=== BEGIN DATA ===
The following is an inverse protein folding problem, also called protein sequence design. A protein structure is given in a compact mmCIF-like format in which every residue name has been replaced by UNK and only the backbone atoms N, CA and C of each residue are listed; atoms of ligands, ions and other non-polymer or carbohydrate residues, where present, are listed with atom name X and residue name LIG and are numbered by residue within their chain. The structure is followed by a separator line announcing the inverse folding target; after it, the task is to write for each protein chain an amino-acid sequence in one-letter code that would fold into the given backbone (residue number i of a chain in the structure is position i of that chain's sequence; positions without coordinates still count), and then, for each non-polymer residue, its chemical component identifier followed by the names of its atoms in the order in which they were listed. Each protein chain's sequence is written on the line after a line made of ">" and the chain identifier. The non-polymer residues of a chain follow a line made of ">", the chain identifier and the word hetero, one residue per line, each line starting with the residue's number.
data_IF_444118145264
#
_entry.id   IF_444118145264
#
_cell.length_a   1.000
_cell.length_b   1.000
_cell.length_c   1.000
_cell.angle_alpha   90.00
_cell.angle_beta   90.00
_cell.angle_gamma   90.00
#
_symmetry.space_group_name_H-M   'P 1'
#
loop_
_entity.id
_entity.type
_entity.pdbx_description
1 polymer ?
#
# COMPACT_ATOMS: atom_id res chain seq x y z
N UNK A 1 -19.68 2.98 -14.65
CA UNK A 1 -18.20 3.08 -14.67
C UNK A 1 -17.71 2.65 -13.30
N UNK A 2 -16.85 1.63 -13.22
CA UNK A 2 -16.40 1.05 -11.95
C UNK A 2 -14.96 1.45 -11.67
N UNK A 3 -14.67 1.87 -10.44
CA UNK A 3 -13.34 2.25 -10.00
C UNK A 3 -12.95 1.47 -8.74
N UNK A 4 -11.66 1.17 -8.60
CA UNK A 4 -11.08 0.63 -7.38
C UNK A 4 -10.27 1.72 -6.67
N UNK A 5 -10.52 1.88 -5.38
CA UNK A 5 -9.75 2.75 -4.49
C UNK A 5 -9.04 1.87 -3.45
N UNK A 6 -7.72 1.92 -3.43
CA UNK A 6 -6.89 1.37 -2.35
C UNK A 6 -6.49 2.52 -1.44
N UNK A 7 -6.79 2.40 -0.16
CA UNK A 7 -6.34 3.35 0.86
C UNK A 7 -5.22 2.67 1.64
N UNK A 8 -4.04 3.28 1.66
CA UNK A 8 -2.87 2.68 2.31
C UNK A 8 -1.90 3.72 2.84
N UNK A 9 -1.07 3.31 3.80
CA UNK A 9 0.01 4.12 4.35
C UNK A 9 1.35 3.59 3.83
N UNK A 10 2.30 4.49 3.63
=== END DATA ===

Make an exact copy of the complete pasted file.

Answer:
The following is an inverse protein folding problem, also called protein sequence design. A protein structure is given in a compact mmCIF-like format in which every residue name has been replaced by UNK and only the backbone atoms N, CA and C of each residue are listed; atoms of ligands, ions and other non-polymer or carbohydrate residues, where present, are listed with atom name X and residue name LIG and are numbered by residue within their chain. The structure is followed by a separator line announcing the inverse folding target; after it, the task is to write for each protein chain an amino-acid sequence in one-letter code that would fold into the given backbone (residue number i of a chain in the structure is position i of that chain's sequence; positions without coordinates still count), and then, for each non-polymer residue, its chemical component identifier followed by the names of its atoms in the order in which they were listed. Each protein chain's sequence is written on the line after a line made of ">" and the chain identifier. The non-polymer residues of a chain follow a line made of ">", the chain identifier and the word hetero, one residue per line, each line starting with the residue's number.
data_IF_444118145264
#
_entry.id   IF_444118145264
#
_cell.length_a   1.000
_cell.length_b   1.000
_cell.length_c   1.000
_cell.angle_alpha   90.00
_cell.angle_beta   90.00
_cell.angle_gamma   90.00
#
_symmetry.space_group_name_H-M   'P 1'
#
loop_
_entity.id
_entity.type
_entity.pdbx_description
1 polymer ?
#
# COMPACT_ATOMS: atom_id res chain seq x y z
N UNK A 1 -19.68 2.98 -14.65
CA UNK A 1 -18.20 3.08 -14.67
C UNK A 1 -17.71 2.65 -13.30
N UNK A 2 -16.85 1.63 -13.22
CA UNK A 2 -16.40 1.05 -11.95
C UNK A 2 -14.96 1.45 -11.67
N UNK A 3 -14.67 1.87 -10.44
CA UNK A 3 -13.34 2.25 -10.00
C UNK A 3 -12.95 1.47 -8.74
N UNK A 4 -11.66 1.17 -8.60
CA UNK A 4 -11.08 0.63 -7.38
C UNK A 4 -10.27 1.72 -6.67
N UNK A 5 -10.52 1.88 -5.38
CA UNK A 5 -9.75 2.75 -4.49
C UNK A 5 -9.04 1.87 -3.45
N UNK A 6 -7.72 1.92 -3.43
CA UNK A 6 -6.89 1.37 -2.35
C UNK A 6 -6.49 2.52 -1.44
N UNK A 7 -6.79 2.40 -0.16
CA UNK A 7 -6.34 3.35 0.86
C UNK A 7 -5.22 2.67 1.64
N UNK A 8 -4.04 3.28 1.66
CA UNK A 8 -2.87 2.68 2.31
C UNK A 8 -1.90 3.72 2.84
N UNK A 9 -1.07 3.31 3.80
CA UNK A 9 0.01 4.12 4.35
C UNK A 9 1.35 3.59 3.83
N UNK A 10 2.30 4.49 3.63